Saturday science subject: Fueling cars with grass

A hot topic in the U.S. presidential primaries is energy independence, and domestically produced, corn-based ethanol is often cited as a viable alternative to foreign oil. However, as the Scientific American reports, a much more pedestrian plant could prove to be a better source of fuel than corn.

The plant in question is switchgrass, a.k.a. Panicum virgatum, a perennial grass that often naturally grows on the borders of crops. The U.S. Department of Agriculture worked with farmers to evaluate the grass' potential for biofuel, and it found that the plant could be far more energy-efficient to grow than corn:

But yields from a grass that only needs to be planted once would deliver an average of 13.1 megajoules of energy as ethanol for every megajoule of petroleum consumed—in the form of nitrogen fertilizers or diesel for tractors—growing them. "It's a prediction because right now there are no biorefineries built that handle cellulosic material" like that which switchgrass provides, Vogel notes. "We're pretty confident the ethanol yield is pretty close." This means that switchgrass ethanol delivers 540 percent of the energy used to produce it, compared with just roughly 25 percent more energy returned by corn-based ethanol according to the most optimistic studies.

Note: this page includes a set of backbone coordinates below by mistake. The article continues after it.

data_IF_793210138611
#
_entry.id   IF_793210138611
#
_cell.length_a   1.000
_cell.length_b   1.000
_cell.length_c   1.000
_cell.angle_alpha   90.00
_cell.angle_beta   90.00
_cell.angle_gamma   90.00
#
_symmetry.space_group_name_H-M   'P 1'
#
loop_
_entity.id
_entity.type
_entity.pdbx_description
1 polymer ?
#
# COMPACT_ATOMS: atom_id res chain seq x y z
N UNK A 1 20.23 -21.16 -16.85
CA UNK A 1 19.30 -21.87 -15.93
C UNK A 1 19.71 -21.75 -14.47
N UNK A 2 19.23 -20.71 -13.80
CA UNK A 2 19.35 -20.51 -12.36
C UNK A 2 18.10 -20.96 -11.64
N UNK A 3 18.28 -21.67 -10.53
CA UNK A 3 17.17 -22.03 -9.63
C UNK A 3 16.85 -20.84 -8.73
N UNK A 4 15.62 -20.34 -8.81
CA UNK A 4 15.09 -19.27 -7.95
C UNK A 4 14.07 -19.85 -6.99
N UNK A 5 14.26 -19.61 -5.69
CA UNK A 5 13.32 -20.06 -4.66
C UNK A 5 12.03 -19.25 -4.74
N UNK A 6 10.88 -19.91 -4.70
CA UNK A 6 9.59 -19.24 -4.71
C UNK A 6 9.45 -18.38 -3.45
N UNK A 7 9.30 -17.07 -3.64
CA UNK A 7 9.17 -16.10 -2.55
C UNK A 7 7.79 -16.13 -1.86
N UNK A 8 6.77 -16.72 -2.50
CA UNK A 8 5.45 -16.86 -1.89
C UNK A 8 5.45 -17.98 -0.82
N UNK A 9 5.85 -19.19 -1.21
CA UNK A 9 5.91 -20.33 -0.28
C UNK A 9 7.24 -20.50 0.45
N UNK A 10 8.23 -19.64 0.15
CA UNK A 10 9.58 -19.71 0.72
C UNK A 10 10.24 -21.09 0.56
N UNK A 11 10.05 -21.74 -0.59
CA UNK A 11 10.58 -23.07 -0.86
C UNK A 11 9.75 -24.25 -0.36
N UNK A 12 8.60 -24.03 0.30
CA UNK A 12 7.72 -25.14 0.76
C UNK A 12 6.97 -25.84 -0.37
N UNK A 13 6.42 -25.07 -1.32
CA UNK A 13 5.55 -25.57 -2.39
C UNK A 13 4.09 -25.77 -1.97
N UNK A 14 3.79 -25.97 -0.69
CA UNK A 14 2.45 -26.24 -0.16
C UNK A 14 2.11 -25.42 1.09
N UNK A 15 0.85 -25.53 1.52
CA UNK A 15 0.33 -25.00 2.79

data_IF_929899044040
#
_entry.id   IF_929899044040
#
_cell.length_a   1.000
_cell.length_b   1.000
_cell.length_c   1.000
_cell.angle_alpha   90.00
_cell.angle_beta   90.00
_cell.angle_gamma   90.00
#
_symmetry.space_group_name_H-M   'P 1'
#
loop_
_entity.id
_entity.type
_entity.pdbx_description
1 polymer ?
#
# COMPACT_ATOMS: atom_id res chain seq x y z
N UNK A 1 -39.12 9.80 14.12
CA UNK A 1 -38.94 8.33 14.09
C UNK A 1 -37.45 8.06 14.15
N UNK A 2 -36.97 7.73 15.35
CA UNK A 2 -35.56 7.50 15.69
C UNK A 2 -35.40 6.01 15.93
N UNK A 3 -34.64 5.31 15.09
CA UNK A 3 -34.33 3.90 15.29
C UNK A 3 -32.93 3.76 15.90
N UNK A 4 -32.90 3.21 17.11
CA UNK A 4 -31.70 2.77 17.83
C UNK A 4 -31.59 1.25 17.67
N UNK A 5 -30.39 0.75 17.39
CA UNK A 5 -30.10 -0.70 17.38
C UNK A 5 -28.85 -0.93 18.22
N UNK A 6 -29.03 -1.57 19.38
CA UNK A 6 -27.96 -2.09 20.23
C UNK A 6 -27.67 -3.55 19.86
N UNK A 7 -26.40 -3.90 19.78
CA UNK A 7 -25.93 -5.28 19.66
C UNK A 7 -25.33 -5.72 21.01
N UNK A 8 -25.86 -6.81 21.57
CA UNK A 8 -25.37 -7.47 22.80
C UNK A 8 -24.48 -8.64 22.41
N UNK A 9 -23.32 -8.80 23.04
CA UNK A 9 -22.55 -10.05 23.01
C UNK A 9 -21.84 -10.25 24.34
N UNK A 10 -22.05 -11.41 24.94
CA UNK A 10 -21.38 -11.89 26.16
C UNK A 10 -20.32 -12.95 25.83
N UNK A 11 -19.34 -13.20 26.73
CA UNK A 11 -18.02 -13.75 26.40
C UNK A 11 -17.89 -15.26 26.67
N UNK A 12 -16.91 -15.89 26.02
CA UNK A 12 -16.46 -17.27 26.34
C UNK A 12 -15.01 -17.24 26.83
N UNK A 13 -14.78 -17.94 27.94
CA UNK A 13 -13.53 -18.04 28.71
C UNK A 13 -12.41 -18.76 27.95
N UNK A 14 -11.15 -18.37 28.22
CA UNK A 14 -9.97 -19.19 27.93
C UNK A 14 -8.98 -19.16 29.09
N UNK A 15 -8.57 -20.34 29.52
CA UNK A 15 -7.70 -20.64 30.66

The U.S. Department of Energy (DOE) is partially funding the construction of six such cellulosic biorefineries, estimated to cost a total of $1.2 billion. The first to be built will be the Range Fuels Biorefinery in Soperton, Ga., which will process wood waste from the timber industry into biofuels and chemicals. The DOE is providing an initial $50 million to start construction.

Better yet, USDA plant scientist Ken Vogel and his team found that switchgrass stores enough carbon in its roots to offset 94% of the greenhouse gases generated to both cultivate it and burn the resulting ethanol as fuel.

There is one downside. The Scientific American quotes Energy Secretary Samuel Bodman as saying switchgrass requires a more complex refinery process than corn. Nonetheless, Bodman says it's "worth the investment" to develop the process because cellulosic ethanol "contains more net energy and emits significantly fewer greenhouse gases than ethanol made from corn." The U.S. Department of Energy is already co-funding the construction of six refineries designed to produce cellulosic ethanol, the first of which will be built in Soperton, Georgia.

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